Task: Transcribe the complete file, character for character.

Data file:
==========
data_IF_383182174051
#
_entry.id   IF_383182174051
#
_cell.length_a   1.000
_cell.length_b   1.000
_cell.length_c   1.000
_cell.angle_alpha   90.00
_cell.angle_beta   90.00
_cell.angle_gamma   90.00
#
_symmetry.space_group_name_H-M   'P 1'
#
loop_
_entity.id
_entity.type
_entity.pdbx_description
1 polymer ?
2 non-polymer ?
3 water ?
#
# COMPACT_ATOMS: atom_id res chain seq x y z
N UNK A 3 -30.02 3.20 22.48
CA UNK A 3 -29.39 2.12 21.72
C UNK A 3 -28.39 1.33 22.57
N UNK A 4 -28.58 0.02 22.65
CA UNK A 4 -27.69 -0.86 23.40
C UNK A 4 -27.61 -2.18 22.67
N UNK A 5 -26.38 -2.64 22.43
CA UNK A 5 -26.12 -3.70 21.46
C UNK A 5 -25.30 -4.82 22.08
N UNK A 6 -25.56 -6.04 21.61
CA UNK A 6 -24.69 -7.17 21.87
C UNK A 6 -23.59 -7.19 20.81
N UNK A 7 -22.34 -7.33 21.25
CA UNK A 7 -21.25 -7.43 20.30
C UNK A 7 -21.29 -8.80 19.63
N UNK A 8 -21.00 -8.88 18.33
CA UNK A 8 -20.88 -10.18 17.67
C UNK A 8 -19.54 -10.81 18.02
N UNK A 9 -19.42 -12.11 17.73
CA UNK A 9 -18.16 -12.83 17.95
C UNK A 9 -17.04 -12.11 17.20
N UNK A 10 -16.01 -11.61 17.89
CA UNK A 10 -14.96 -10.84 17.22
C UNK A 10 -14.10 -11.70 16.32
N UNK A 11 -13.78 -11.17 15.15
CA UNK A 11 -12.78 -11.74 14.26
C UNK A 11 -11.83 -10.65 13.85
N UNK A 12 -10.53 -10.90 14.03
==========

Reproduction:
data_IF_383182174051
#
_entry.id   IF_383182174051
#
_cell.length_a   1.000
_cell.length_b   1.000
_cell.length_c   1.000
_cell.angle_alpha   90.00
_cell.angle_beta   90.00
_cell.angle_gamma   90.00
#
_symmetry.space_group_name_H-M   'P 1'
#
loop_
_entity.id
_entity.type
_entity.pdbx_description
1 polymer ?
2 non-polymer ?
3 water ?
#
# COMPACT_ATOMS: atom_id res chain seq x y z
N UNK A 3 -30.02 3.20 22.48
CA UNK A 3 -29.39 2.12 21.72
C UNK A 3 -28.39 1.33 22.57
N UNK A 4 -28.58 0.02 22.65
CA UNK A 4 -27.69 -0.86 23.40
C UNK A 4 -27.61 -2.18 22.67
N UNK A 5 -26.38 -2.64 22.43
CA UNK A 5 -26.12 -3.70 21.46
C UNK A 5 -25.30 -4.82 22.08
N UNK A 6 -25.56 -6.04 21.61
CA UNK A 6 -24.69 -7.17 21.87
C UNK A 6 -23.59 -7.19 20.81
N UNK A 7 -22.34 -7.33 21.25
CA UNK A 7 -21.25 -7.43 20.30
C UNK A 7 -21.29 -8.80 19.63
N UNK A 8 -21.00 -8.88 18.33
CA UNK A 8 -20.88 -10.18 17.67
C UNK A 8 -19.54 -10.81 18.02
N UNK A 9 -19.42 -12.11 17.73
CA UNK A 9 -18.16 -12.83 17.95
C UNK A 9 -17.04 -12.11 17.20
N UNK A 10 -16.01 -11.61 17.89
CA UNK A 10 -14.96 -10.84 17.22
C UNK A 10 -14.10 -11.70 16.32
N UNK A 11 -13.78 -11.17 15.15
CA UNK A 11 -12.78 -11.74 14.26
C UNK A 11 -11.83 -10.65 13.85
N UNK A 12 -10.53 -10.90 14.03